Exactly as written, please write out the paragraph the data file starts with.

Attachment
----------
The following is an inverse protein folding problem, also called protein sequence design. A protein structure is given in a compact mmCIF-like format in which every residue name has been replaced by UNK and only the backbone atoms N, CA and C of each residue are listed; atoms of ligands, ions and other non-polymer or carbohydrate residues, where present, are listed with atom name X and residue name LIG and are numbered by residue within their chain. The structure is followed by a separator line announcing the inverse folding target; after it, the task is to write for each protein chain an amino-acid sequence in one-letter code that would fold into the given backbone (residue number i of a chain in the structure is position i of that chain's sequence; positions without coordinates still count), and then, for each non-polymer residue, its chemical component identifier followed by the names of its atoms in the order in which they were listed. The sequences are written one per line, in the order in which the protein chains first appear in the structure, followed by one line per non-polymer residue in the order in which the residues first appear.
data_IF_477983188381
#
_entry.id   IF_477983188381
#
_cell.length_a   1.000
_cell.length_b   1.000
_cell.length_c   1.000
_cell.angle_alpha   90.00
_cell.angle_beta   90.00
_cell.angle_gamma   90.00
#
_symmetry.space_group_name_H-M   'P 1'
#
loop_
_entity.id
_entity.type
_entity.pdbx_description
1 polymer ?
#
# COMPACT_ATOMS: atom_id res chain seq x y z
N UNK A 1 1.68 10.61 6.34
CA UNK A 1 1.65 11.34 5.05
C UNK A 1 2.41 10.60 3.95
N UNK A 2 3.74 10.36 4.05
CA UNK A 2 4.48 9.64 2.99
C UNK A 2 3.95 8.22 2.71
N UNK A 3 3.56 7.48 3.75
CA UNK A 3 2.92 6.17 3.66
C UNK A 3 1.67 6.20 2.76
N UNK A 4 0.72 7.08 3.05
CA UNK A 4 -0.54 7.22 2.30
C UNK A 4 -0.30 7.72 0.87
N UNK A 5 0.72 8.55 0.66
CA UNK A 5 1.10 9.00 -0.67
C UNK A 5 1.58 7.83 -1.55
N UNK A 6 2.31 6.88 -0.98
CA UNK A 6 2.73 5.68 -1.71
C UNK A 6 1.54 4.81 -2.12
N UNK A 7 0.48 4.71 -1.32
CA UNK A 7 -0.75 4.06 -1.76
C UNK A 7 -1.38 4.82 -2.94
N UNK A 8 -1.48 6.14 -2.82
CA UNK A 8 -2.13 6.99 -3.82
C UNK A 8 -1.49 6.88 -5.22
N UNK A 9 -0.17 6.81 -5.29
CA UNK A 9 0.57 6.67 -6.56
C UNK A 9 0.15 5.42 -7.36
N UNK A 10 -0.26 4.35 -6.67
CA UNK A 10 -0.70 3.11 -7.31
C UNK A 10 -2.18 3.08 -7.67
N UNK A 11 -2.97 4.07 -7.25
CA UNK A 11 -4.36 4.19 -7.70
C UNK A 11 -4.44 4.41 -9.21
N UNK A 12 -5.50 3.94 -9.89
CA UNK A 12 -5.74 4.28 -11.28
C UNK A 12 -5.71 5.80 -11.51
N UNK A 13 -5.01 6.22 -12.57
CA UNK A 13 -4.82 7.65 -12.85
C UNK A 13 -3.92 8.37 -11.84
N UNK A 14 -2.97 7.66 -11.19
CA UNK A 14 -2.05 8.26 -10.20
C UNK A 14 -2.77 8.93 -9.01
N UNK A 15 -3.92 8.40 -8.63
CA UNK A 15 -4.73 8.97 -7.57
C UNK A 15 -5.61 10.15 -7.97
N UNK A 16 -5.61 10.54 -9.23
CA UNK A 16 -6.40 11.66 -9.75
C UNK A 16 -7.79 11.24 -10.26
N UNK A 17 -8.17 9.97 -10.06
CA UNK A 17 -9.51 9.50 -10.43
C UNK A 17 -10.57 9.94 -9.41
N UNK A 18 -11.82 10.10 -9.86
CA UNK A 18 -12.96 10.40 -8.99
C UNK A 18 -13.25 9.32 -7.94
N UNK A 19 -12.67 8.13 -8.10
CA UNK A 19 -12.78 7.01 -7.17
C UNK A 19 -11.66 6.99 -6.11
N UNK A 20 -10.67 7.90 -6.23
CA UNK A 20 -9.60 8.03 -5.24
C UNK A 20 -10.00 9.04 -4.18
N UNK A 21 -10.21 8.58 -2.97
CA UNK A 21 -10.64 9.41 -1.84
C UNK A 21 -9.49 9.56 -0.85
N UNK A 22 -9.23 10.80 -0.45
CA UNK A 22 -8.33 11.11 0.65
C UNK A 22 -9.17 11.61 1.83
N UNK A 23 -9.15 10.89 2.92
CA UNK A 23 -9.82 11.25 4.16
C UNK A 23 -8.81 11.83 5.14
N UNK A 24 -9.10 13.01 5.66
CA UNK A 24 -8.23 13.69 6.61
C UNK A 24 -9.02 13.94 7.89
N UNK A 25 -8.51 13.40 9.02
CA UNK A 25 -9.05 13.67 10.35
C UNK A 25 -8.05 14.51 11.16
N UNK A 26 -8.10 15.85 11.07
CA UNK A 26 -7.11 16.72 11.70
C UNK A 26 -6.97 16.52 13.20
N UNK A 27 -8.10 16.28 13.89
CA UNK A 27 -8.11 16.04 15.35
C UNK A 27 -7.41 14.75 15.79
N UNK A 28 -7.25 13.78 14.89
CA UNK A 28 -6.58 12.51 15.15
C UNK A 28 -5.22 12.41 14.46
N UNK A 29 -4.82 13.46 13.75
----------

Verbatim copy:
The following is an inverse protein folding problem, also called protein sequence design. A protein structure is given in a compact mmCIF-like format in which every residue name has been replaced by UNK and only the backbone atoms N, CA and C of each residue are listed; atoms of ligands, ions and other non-polymer or carbohydrate residues, where present, are listed with atom name X and residue name LIG and are numbered by residue within their chain. The structure is followed by a separator line announcing the inverse folding target; after it, the task is to write for each protein chain an amino-acid sequence in one-letter code that would fold into the given backbone (residue number i of a chain in the structure is position i of that chain's sequence; positions without coordinates still count), and then, for each non-polymer residue, its chemical component identifier followed by the names of its atoms in the order in which they were listed. The sequences are written one per line, in the order in which the protein chains first appear in the structure, followed by one line per non-polymer residue in the order in which the residues first appear.